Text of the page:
04/01/2005 12:00AM

Australia's great potential untapped


LEXINGTON, Ky. - Among first-time visitors to the record-breaking Australian Easter yearling sale in Sydney this year was bloodstock agent Joe Brocklebank, one of a number of American-based buyers lured to the auction by AusHorse's marketing campaign targeting the United States.

A group of 57 regular Australian consignors and sales companies, including William Inglis and Son, which conducts the Easter yearling sale, are funding AusHorse in an attempt to keep Australian breeding, sales, and racing on foreign minds.

American names were largely absent from the three-day sale's results sheet. But if Brocklebank is any example, the AusHorse effort might be paying off, at least by winning over foreign investors' hearts and minds, if not always their wallets. In a weeklong trip down under, Brocklebank attended both the yearling sale and some of Australia's major racing. The Easter auction coincides with the Australian Jockey Club's Autumn Carnival meet at Royal Randwick, featuring the Australian Derby, which was won by Timber Country's son Eremein.

"It's a remarkable place," said Brocklebank, who is based in New York and Florida. "I wish we could bottle the enthusiasm for the racing and the sales and bring it home. It's contagious. I was impressed that there were so many young people at the races. We need to figure out that formula in America.

"The catalog is quite strong, and the horses reflect the catalog, physically," he added of the Easter sale horses. "It seems a pretty reasonable place to raise a horse. They all look like big, strong yearlings, especially the colts."

Brocklebank was so taken with the Australian racing that he hoped to find a yearling to eventually campaign there.

"I was looking for a filly or two that could have been reasonable to consider leaving here to race and then bring to America later on, fillies by Fusaichi Pegasus, Giant's Causeway, or Danehill," he said.

But Brocklebank found himself shut out of a market that was stronger than he expected.

"All the yearlings brought plenty of money," he said. "They're not giving them away, I can tell you, and there are no soft spots in the market."

The market appeared quite hard for buyers - the buyback rate was a relatively low 21 percent - especially those seeking colts by Redoute's Choice. The young Arrowfield Stud sire's yearlings averaged about $473,000, and he accounted for six of the sale's eight yearlings sold for Aus$1 million or more. That included the record sale-topper, an Aus$2.5 million three-quarter brother to Australian heroine Makybe Diva. Woodlands Stud of Australia purchased the colt from the Arrowfield agency.

That colt helped Inglis post records for gross and median. For the sale company, that was good news, but for buyers like Brocklebank it meant going home empty-handed, for now.

"It's like the best-kept secret down here," he said. "I would like to come back."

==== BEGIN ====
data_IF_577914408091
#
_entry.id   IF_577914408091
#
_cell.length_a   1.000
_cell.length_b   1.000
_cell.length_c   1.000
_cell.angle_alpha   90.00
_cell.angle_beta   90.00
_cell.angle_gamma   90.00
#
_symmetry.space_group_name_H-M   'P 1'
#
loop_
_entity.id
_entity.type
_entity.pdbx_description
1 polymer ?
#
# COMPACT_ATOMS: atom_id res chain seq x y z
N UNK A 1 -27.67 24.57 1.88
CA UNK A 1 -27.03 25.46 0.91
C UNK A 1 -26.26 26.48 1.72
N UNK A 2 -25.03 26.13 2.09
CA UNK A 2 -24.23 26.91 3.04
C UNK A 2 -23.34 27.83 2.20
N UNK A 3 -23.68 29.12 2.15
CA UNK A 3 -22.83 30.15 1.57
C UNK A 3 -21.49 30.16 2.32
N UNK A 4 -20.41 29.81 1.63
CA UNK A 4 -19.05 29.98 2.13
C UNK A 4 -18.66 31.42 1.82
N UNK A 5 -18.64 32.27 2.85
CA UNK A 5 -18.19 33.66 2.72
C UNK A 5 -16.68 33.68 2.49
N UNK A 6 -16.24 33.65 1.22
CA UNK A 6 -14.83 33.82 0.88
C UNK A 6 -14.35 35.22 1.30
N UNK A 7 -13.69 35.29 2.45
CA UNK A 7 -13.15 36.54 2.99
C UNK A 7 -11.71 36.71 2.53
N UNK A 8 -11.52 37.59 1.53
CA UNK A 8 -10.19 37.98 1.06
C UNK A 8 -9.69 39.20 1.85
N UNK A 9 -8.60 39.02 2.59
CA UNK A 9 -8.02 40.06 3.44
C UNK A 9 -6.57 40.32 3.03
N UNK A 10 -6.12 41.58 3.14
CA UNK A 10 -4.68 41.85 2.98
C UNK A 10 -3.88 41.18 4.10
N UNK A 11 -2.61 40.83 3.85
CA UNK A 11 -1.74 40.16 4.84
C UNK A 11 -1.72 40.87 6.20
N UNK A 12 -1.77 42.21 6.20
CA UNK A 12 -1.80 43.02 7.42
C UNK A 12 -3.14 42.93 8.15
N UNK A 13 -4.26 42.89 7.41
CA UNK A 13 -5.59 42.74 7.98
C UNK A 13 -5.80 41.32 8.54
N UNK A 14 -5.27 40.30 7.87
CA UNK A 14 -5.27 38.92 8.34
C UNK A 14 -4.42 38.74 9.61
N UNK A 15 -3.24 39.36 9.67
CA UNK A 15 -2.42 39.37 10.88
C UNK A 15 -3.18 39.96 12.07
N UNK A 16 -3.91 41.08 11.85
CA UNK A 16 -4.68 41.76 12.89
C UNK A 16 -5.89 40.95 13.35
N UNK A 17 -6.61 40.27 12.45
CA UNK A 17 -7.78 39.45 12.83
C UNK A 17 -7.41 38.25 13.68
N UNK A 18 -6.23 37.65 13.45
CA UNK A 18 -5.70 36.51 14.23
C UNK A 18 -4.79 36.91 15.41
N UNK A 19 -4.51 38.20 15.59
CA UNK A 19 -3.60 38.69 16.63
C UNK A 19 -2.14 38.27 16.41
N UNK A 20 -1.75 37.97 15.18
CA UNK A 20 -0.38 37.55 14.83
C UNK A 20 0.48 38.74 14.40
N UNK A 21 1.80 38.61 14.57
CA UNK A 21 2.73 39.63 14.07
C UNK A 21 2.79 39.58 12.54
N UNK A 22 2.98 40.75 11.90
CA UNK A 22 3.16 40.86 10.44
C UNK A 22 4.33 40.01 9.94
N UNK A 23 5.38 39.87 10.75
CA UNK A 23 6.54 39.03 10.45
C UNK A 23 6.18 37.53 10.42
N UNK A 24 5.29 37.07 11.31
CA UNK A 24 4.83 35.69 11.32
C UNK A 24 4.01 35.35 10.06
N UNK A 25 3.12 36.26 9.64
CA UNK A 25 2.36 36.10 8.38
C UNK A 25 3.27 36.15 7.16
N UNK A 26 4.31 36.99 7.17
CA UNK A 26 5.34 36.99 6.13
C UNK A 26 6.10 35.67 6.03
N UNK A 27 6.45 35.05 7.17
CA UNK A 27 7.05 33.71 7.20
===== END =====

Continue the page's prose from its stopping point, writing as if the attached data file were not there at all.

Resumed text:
Redoute's Choice's fee skyrockets

Arrowfield wasted no time in taking advantage of Redoute's Choice's popularity at auction. The Australian farm announced its 2005 stud fees on Friday, and Redoute's Choice got a dramatic - but expected - sharp raise.

Redoute's Choice, a 9-year-old Danehill horse, will stand the 2005 Southern Hemisphere season for Aus$220,000, or slightly less than $170,000. That's up from a 2004 fee of Aus$44,000.

Redoute's Choice is the sire of nine group winners, among them the 2005 Australian Group 1 winners Stratum, Fashions Afield, and Undoubtedly.

Owner-breeder Congleton dies

Kentucky owner and breeder Robert Congleton, 80, who bred multiple Grade 1 winner Fit to Fight in partnership with Robert Courtney, died of heart failure on March 29.

Congleton, a World War II veteran, started his career in his family's lumber business and later co-founded Congleton-Hacker, a general contracting company.

He and Courtney purchased Fit to Fight's dam, the One Count mare Hasty Queen II, for just $11,000 at the 1972 Keeneland January all-ages sale. The mare developed into the Broodmare of the Year for 1984, the year that Fit to Fight swept New York's Handicap Triple, by winning the Metropolitan, Suburban, and Brooklyn handicaps. Courtney and Congleton sold Fit to Fight to Paul Mellon's Rokeby Stables for $175,000 at the 1980 Fasig-Tipton Saratoga yearling sale.

Fit to Fight was one of four stakes winners Hasty Queen II produced for Courtney and Congleton; the others were Michael Navonod, Hasty Tam, and Playful Queen, the last of whom Courtney and Congleton also campaigned.

* Commanche Run, winner of the 1984 St. Leger and two other Group 1 races in England and Ireland, died last weekend at Astley Grange Stud in Leicestershire, England. The 24-year-old Commanche Run died of heart failure. He did not cover any mares in 2005.

* The Jockey Club announced Friday that it has hired Shannon Luce as staff writer in its communications department. A graduate of the University of Kentucky, she has a degree in animal science with an equine emphasis and will work in The Jockey Club's Lexington office.